2. Based on the fact that our Lord did not suffer His Passion and Death because He had to, but because He wanted to. “They sought therefore to apprehend him: but no man laid hands on him, because his hour was not yet come.” (Jn. 7:30) and “No man taketh it (my life) away from me: but I lay it down of myself” (Jn. 10:18). He did this not out of necessity, but “ex caritate”, out of love; out of love for His Father (to fulfill His will), and out of love for His neighbor (to save us sinners).

    Similarly, it seems to me that one could argue that Jesus could have suffered sickness during His life, not as a consequence of Original Sin or personal sin (there was none), but “ex caritate”, out of love. All of this could be said as well for the Immaculate Coredemptrix.

    Suffering sickness is not the same as yielding to temptation. The first is a physical evil which can be meritorious, the second is a moral evil and is always demeritorious.

    I took a look at some of the titles and brief explanations of Fr. de Grandis’ books and I would agree in that I am not aware of any theology of healing as such. It also seemed that Fr. de Grandis’ books focused on spiritual healing, (i.e. growth in virtue especially that of forgiveness (mercy)), psychological healing (finding interior peace) which, of course, usually accompanies growth in holiness, but not so much on physical healing. Strictly speaking, only the first would pertain to theology and there is an abundance written on it.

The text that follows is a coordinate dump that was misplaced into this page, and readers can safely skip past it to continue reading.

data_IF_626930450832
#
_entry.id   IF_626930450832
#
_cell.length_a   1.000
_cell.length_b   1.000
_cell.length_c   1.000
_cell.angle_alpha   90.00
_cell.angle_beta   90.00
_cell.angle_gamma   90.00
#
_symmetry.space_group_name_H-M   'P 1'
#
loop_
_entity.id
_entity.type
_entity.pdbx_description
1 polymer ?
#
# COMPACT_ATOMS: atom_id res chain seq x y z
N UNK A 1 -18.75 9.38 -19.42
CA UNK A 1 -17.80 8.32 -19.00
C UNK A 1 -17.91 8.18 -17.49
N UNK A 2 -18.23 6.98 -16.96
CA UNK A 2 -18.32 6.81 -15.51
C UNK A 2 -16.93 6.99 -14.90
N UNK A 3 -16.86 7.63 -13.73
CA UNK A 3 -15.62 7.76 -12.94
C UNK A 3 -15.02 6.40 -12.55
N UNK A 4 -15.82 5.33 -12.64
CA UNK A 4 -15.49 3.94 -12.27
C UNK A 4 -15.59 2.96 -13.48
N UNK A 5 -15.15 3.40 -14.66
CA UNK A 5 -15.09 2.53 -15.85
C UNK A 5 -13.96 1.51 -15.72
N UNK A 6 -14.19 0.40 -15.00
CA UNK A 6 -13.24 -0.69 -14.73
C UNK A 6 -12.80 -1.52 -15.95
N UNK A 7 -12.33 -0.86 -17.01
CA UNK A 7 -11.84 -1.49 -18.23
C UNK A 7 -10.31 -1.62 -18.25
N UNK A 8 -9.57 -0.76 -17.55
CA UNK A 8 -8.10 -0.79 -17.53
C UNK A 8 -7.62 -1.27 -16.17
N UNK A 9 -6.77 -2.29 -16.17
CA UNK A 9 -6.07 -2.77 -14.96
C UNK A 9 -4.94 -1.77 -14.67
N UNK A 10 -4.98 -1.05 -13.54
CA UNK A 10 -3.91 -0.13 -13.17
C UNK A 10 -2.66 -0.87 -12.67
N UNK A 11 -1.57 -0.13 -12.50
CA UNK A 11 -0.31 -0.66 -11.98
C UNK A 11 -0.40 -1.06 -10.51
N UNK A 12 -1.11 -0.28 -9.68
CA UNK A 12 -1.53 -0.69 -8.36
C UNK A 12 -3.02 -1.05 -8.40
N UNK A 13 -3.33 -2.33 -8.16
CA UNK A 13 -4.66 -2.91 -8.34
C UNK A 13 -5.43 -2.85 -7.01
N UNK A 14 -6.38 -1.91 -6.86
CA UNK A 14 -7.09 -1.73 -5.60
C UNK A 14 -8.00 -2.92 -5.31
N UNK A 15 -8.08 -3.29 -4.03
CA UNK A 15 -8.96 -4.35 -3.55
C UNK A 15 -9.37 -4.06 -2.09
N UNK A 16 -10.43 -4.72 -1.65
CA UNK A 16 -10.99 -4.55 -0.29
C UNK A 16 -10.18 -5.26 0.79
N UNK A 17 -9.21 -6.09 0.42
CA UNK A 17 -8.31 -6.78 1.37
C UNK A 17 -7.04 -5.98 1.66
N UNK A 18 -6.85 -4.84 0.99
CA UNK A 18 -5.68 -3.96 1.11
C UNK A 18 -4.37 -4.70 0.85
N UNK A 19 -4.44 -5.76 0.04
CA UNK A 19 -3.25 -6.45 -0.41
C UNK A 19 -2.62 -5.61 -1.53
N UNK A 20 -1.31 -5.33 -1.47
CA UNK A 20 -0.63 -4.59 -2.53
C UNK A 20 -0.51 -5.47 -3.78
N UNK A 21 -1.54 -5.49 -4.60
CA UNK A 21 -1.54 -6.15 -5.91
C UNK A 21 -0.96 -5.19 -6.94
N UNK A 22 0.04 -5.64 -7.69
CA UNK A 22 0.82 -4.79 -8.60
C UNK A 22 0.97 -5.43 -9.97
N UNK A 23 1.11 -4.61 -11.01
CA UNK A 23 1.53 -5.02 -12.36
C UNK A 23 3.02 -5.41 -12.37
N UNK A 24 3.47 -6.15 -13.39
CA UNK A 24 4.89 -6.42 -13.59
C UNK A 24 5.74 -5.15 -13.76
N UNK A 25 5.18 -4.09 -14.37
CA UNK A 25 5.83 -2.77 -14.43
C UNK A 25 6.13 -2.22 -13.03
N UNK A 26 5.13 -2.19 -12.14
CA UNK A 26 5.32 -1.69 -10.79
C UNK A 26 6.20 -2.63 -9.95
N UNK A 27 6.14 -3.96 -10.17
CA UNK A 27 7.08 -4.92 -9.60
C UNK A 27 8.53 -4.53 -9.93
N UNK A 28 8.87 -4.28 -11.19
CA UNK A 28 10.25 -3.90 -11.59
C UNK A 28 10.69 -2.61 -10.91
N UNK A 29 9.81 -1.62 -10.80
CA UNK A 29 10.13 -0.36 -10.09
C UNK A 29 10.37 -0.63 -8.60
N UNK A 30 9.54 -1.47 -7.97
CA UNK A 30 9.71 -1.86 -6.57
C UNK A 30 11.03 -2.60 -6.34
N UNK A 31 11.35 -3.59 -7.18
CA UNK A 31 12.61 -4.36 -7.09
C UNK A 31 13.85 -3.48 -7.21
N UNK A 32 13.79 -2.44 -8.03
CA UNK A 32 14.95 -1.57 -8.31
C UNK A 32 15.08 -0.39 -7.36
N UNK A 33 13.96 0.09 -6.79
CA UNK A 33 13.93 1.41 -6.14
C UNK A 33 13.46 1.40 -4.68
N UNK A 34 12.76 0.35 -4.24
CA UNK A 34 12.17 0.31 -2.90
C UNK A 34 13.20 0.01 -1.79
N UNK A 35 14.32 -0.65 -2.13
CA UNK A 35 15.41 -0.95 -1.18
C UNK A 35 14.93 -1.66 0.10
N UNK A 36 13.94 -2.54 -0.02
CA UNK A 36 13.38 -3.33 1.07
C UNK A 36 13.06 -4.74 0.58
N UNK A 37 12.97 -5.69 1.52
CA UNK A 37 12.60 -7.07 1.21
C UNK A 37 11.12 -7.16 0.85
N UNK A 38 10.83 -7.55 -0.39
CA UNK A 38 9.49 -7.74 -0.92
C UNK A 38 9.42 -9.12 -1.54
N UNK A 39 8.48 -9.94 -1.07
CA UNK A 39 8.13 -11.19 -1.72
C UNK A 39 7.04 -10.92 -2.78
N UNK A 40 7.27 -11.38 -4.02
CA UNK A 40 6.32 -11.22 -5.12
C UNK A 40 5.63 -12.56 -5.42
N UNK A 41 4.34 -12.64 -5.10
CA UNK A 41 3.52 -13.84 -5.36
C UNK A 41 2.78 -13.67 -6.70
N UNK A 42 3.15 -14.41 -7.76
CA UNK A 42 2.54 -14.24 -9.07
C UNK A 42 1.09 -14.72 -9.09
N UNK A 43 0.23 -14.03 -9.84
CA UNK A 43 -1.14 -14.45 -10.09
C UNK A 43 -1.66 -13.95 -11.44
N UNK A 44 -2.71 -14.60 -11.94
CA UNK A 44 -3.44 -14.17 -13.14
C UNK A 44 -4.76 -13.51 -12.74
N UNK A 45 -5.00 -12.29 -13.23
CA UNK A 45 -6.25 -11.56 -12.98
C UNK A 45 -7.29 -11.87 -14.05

It isn’t clear to me the point you are making in the rest of your comment, starting from “I can’t recall…”; that God does not want us suffer? Are you referring to physical, psychological, or spiritual healing?

    God bless,

    Fr. Ignatius

  • James Hastings says:

    Hi Fr Ignatius,

    I was discussing this issue today with a Catholic friend. We both felt since Jesus was so much one with the Father, disease and sickness could have no hold on Him. If cancer did try to come upon Jesus, He has such close spiritual union with the Father, such deep authority and power, sickness simply could not ‘get a hold’ so to speak.
    That was how it was meant to be in Eden, but we lost it through the Fall. Jesus’ death and resurrection restored the original plan.
    Jesus’ time to be poor, sick or racked with disease, happened when He was on the cross. That was all. His death and life defeated Satan and returned us to a rightful state with the Father.